Jimmy Stewart Once Acted Opposite a Giant, Invisible Bunny
Jimmy Stewart was well known for playing serious, emotionally fraught roles. However, he also had a pleasant, even comedic side. In the 1950s, he starred as Elwood P. Dowd in a heartwarming movie called Harvey. The flick was set on the ward of a mental hospital, where Dowd was committed by his sister. While there, he makes friends with an enormous rabbit-like animal that talks. Stewart loved this role so much that he hopped at any opportunity to take it up again. In fact, he first appeared in the Broadway showing of Harvey in the 1940s and again in the 1970s, a role for which he won a coveted Drama Desk Award. Just a couple of years later, he reprised the part once again in a made-for-TV version.
Jimmy Stewart Found It Hard to Win Over the Ladies
Though Margaret Sullivan was dedicated to the stage, she also landed a few film roles. And pretty much every time she appeared on screen, it was opposite Jimmy Stewart. Think movies like The Mortal Storm, The Shopworn Angel, and The Shop Around the Corner. Stewart, it turns out, developed quite the crush on Sullivan, but was too shy to ask her out. Unfortunately for Sullivan, his friend and fellow Hollywood star Henry Fonda was a far bolder man. So much so that he and Sullivan eventually got married! But don’t fret. Stewart went on to date several of Tinsel Town’s most eligible ladies. There were rumors about trysts with Marlene Dietrich and Ginger Rogers, for example, and he definitely dated Loretta Young, Olivia de Haviland, Norma Shearer, and Dorothy Lamour. He eventually settled down at the age of 41, marrying Gloria Hatrick McLean in 1949.
Jimmy Stewart Wrote Heartwarming Poetry
Despite being best known as an actor, Jimmy Stewart had a hidden talent for writing poetry that would make you cry. He was a guest on The Tonight Show with Johnny Carson as many as forty times. Because of this, and due to the fact he was pretty much one of the biggest names in Hollywood at the time, he could pretty much do whatever he wanted on stage. During one of these many appearances, this time in 1981, he decided to read out a poem he’d written earlier. The composition was titled Beau and was about the life and loves of his very own pet pupper of the same name. By the end of it, everyone was in tears–Stewart, Carson, and most audience members. This incident led to the publication of his own poetry collection of sorts. The 33-page volume, published in 1989 and named Jimmy Stewart and His Poems, contained just four actual poems. The rest of the book was filled with anecdotes, quotes, and illustrations by and about Stewart.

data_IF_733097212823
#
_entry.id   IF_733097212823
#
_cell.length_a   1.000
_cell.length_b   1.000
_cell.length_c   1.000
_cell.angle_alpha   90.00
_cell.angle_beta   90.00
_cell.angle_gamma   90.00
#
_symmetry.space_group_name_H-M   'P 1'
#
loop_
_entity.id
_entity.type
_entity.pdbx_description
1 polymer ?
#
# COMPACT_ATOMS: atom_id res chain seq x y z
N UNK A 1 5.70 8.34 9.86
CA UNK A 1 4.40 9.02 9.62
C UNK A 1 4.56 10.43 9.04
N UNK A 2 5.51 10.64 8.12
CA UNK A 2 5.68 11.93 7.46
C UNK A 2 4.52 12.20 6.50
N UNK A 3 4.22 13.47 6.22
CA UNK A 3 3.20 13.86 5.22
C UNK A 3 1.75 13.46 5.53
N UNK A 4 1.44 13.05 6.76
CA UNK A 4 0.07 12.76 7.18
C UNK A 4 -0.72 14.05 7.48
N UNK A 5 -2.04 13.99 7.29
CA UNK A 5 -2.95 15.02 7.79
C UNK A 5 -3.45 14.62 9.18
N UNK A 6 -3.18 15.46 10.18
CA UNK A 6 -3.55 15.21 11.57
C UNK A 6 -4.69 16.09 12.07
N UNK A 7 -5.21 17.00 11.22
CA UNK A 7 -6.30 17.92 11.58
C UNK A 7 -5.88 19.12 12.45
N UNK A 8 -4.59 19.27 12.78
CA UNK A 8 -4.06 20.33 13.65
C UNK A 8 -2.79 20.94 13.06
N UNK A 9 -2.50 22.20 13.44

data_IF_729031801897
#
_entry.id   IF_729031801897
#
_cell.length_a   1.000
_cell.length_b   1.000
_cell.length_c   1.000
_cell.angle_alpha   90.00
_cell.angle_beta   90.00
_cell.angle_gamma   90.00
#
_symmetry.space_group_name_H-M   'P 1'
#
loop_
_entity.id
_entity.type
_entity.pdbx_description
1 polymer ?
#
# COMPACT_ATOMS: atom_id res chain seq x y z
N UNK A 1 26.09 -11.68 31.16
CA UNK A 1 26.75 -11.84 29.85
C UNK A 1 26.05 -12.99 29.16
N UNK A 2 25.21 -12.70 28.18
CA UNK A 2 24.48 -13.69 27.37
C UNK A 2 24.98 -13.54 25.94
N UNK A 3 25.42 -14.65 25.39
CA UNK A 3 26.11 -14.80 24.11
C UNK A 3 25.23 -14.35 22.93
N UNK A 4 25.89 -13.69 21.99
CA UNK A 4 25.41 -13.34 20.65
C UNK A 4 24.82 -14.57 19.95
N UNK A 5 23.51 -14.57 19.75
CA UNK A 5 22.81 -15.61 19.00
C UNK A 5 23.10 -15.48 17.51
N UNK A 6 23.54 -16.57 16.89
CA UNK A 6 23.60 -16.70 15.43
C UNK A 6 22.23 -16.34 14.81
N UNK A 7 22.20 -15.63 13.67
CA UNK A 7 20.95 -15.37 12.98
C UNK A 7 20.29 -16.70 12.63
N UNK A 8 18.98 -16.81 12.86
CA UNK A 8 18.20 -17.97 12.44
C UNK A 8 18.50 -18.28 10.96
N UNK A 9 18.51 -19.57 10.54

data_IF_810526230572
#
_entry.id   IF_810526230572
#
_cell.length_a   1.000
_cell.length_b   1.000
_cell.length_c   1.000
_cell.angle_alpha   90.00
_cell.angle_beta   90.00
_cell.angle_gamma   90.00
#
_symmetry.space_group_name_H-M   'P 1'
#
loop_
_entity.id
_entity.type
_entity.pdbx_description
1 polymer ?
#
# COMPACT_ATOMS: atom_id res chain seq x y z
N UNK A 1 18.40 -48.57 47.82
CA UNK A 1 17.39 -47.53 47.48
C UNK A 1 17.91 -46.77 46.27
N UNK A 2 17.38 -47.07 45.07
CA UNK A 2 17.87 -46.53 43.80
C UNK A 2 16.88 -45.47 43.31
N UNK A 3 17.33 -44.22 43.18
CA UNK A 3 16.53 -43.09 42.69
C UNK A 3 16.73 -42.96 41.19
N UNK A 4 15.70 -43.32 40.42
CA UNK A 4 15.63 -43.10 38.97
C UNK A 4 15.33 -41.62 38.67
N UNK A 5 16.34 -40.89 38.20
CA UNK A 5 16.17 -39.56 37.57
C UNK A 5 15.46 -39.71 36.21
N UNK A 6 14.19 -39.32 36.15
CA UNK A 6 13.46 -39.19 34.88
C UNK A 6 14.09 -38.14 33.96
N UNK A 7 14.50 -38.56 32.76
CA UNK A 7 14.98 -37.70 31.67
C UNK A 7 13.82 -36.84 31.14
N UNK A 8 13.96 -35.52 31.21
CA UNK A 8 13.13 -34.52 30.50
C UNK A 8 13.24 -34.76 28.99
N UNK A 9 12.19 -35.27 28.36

Jimmy Stewart Wrapped Up His Career With Campell’s Soup Ads
Jimmy Stewart started to shy away from taking up acting roles in the 1980s. He became extremely picky about what he would appear in. And rightly so! He appeared in the miniseries North & South: Book 2, Love & War, which was set in the Civil War, and in a movie called Mr. Krueger’s Christmas, produced by the Church of Latter-Day Saints. He acted in the Christmas film to cross off a bucket list item. Despite being a practicing Presbyterian, he’d always wanted to play a character that conducted the famous Mormon Tabernacle Choir. He rounded off the decade by doing the voiceovers for a series of family-friendly Campbell’s Soup commercials.
Jimmy Stewart’s Had Serious Health Problems Before He Died
After he finished the recording for An American Tale: Fievel Goes West, Jimmy Stewart pretty much retired from acting. But that didn’t stop from popping up in Hollywood-focused documentaries all through the 1990s. Sadly, his wife Gloria Stewart died in 1994, leading him to retire from public life. By this time, he was already well into his 80s and had been in bad health for some years. He’d overcome skin cancer diagnosis, he couldn’t hear without his hearing aid, and he had heart problems. Then, in 1997, when Stewart was 89 years old, he suffered a heart attack that caused a blood clot in his lung. He passed away not long after. Everyone from President Bill Clinton to Charlton Heston paid tribute to this Hollywood great.